DLTS measurements have been conducted with a PhysTech Hera DLTS system. If not stated otherwise, a reverse voltage of UR = − 2V and a pulse voltage of UP = 0V was used. As pulse width (tp) two different lengths of 1 ms and 50 ms have been applied. For the standard scan, the values of time window (tw) were chosen between 1 and 100 ms. The measurements were carried out in dark and in the temperature range between 80 and 330 K. Due to insufficient thermal conduction of the glass substrate and the non-perfect thermal bonding to the stage, the sample temperature can differ up to 10 K from the stage temperature and thus reduce the accessible measurement range. All plots of DLTS signals or temperature scans are showing the b1 signal which represents a calculation of ΔC of the capacitance transients with a sine as weighting function and plotted over the sample temperature. By default the used DLTS system from PhysTech defines the sign of the DLTS peaks as follows: majority traps occur as a maximum in the temperature scan, and minorities as a minimum. The extrema in temperature scans have been evaluated, resulting in a data set in the Arrhenius plot for each trap, with the emission time constant τ or the emission rate eT plotted over the inverse temperature 1000/T. From a linear regression of these data, the trap properties energetic position (ET) and capture cross-section (σc) can be extracted following the emission equation:(1)where NC,V is the density of states of electrons and holes, respectively, νth is the thermal velocity, k is the Boltzmann constant and T is the temperature. In this study all energetic positions are given with respect to the valence band edge EV, due to the p-doping of the investigated absorber layer. In order to calculate the trap density (NT), the amplitude of the recorded capacitance transients ΔC, the capacitance of the sample at reverse bias CR and the charge density NS of the sample are taken into account [9]:(2)

Here WR is the space charge region width at reverse bias and LR and LP are the positions of the intersections of the trap level and Fermi level at reverse bias and pulse voltage, respectively.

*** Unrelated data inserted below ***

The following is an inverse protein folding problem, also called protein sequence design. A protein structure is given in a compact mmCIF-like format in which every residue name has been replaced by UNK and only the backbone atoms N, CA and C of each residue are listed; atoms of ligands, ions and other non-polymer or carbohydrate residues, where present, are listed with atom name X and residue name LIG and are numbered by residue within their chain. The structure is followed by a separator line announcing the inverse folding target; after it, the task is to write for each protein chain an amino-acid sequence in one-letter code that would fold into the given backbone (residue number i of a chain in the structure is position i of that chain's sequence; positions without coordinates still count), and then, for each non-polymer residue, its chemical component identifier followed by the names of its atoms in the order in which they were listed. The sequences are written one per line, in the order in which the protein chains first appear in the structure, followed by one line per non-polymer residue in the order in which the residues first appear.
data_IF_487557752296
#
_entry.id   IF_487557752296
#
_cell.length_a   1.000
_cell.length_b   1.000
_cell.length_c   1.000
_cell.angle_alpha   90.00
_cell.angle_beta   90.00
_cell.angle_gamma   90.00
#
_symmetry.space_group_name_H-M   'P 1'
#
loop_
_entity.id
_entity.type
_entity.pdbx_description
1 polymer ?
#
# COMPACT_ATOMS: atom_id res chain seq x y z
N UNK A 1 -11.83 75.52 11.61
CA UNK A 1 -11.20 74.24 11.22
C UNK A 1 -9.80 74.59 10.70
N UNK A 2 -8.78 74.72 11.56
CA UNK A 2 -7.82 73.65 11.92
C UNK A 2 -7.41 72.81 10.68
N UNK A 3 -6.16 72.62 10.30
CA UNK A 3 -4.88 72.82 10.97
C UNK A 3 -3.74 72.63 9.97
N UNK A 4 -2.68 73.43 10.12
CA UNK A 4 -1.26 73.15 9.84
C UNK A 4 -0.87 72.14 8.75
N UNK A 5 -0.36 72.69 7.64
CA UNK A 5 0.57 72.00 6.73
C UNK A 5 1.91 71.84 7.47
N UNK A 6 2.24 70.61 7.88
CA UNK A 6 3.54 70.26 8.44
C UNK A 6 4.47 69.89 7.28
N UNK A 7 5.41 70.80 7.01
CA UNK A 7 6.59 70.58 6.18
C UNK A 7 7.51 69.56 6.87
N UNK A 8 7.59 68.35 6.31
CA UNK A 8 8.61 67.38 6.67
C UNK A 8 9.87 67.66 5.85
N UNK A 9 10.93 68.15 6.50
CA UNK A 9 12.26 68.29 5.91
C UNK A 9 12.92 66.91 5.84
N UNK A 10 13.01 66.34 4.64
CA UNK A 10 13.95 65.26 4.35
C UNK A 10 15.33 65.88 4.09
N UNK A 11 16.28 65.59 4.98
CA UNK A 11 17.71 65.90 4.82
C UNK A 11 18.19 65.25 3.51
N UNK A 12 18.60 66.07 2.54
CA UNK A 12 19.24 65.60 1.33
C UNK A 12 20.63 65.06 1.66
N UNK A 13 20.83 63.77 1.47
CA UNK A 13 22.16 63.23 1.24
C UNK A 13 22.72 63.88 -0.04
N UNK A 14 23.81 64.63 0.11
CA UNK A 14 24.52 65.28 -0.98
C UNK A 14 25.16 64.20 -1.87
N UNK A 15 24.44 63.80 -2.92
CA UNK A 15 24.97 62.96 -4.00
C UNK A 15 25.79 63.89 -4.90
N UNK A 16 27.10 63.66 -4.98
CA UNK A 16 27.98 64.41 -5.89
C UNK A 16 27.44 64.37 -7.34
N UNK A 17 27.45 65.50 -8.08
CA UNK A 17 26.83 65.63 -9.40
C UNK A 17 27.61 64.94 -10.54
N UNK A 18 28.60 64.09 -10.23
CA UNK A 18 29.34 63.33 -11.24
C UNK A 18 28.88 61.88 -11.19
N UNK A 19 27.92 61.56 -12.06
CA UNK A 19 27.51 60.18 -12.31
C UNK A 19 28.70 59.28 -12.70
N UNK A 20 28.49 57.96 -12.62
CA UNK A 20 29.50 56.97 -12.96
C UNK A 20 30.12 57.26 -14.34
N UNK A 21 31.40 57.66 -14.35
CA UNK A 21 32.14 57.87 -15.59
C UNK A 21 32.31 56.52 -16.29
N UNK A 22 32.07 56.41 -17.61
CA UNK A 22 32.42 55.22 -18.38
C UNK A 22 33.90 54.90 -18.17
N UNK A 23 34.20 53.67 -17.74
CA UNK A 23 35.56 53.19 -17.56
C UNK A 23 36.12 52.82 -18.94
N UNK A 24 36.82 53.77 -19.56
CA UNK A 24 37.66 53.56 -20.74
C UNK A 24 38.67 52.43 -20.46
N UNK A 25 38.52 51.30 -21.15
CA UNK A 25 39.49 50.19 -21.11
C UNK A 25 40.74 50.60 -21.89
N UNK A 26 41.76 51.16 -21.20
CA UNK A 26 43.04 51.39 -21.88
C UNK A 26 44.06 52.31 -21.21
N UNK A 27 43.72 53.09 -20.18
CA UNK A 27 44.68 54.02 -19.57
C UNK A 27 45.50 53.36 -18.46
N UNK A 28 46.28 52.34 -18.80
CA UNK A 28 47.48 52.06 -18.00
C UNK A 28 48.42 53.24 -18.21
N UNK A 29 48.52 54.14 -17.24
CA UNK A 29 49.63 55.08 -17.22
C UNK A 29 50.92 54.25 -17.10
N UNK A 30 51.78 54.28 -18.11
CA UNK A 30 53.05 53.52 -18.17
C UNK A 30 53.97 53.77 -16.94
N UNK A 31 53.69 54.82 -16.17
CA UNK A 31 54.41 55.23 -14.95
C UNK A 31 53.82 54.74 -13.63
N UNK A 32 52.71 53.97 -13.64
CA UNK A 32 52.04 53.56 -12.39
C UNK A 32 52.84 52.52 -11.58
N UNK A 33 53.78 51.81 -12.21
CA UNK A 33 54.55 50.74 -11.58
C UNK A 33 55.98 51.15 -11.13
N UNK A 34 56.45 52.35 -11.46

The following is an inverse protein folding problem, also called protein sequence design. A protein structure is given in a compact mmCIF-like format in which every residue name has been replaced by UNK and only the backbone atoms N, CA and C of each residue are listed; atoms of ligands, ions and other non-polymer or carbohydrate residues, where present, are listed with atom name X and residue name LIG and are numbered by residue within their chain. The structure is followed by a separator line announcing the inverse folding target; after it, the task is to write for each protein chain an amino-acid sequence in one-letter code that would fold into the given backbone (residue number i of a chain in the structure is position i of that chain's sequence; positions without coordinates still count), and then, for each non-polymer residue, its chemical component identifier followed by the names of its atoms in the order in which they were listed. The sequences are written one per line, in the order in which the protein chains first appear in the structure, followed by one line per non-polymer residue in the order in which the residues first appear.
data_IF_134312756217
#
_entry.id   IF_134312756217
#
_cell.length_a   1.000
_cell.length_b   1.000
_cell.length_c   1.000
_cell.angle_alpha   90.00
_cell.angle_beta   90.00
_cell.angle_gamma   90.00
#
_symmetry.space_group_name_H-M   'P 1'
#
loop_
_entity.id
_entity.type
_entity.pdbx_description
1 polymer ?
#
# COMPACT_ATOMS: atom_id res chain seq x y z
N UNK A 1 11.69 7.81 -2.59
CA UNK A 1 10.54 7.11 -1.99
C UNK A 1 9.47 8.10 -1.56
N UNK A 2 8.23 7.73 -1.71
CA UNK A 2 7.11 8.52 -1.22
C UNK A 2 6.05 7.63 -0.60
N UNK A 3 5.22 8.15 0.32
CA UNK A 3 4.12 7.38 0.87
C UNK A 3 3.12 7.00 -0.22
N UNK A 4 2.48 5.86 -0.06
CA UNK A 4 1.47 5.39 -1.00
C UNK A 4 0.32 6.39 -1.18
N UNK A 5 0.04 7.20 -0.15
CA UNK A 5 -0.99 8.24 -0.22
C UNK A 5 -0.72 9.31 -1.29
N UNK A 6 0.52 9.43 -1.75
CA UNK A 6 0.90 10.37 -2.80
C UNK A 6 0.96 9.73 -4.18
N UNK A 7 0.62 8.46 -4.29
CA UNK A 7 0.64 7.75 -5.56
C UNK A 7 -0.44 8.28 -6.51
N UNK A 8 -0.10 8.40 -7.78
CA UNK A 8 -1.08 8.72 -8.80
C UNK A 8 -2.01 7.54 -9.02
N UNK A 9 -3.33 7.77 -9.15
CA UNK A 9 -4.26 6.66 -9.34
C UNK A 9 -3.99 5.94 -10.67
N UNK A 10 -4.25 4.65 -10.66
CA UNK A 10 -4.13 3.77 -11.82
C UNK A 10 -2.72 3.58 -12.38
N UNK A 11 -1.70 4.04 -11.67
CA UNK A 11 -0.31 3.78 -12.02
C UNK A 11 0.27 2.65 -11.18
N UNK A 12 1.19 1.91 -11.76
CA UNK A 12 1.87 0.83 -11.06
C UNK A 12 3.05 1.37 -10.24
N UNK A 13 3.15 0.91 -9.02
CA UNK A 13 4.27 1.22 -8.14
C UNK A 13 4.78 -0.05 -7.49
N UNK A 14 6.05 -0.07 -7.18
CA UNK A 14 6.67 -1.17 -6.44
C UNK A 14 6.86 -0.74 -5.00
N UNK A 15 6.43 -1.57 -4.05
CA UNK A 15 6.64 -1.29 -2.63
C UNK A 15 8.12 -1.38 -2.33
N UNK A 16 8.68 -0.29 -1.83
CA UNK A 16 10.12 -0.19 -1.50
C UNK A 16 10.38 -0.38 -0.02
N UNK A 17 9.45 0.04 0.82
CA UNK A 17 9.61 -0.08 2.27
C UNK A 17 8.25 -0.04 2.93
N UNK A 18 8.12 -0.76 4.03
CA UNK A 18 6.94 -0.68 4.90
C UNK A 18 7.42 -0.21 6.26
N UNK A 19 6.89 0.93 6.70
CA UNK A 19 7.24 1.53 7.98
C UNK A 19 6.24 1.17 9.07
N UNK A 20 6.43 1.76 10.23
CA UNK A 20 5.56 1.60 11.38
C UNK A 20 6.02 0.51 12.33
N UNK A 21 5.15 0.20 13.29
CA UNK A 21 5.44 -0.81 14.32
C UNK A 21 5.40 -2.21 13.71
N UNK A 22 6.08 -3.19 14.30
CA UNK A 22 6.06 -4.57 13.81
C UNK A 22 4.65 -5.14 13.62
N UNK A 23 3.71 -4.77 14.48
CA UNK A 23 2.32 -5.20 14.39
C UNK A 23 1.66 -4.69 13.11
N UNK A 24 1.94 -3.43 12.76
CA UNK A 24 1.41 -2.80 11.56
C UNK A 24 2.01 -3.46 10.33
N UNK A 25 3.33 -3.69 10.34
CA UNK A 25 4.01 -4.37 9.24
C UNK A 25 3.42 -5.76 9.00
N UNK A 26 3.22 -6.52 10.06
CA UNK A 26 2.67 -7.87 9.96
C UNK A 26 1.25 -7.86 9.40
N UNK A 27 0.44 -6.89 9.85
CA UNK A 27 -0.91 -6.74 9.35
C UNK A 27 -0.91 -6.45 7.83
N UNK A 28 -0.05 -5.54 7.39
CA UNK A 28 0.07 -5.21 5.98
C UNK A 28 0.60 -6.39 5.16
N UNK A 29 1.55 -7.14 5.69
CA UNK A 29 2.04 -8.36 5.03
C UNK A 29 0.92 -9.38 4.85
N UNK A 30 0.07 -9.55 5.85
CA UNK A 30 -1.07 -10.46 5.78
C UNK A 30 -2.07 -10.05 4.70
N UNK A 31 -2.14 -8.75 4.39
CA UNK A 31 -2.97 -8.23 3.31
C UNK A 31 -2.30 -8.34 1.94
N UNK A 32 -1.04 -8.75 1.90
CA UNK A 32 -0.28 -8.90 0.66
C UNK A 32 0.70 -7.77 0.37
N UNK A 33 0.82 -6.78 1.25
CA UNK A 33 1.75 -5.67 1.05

Additionally, we used a second evaluation method called Deep Level Transient Fourier Spectroscopy (DLTFS). This technique samples the measured capacitance transients and forms discrete Fourier coefficients, from a numerical Fourier transformation. From these coefficients the time constant τ and amplitude for each transient can be calculated immediately. Detailed information to the theory of DLTFS can be found in literature [10].

For reasons of clarity, only the average of the determined trap properties, calculated with different methods, is used in the text and table. If resulting errors are given for trap level properties, the value of the standard deviation is used. Since the evaluation of capture cross-sections via Arrhenius plots is strongly error-prone and depends on assumed semiconductor properties, values can vary over orders of magnitude. Hence, no deviation is given for this quantity and only representative values are shown.

For the calculation of effective doping capacitance-voltage (CV) measurements were conducted with the PhysTech DLTS system as well as by measuring at least from −1 to 0.5 V and performing a linear fit on the undisturbed part of a Mott-Schottky plot. The measurements were conducted at room temperature, in vacuum and under dark conditions in the cryostat.

3 Results

For the major part of our samples without RbF-PDT, a significant negative peak around 220 K can be observed which is dominating the temperature scan for temperatures below 250 K. Figure 1 shows this peak and its movement to lower temperatures with increasing tw and accordingly smaller rate windows. Due to the sign of the peak, a minority trap can be assumed and therefore this trap is denoted as “E1” in this study. The evaluation results of this minimum indicate an energetic position of ET = (425 ± 25) meV, which is approximately 150 meV away from the middle of the band gap of the CIGS absorber.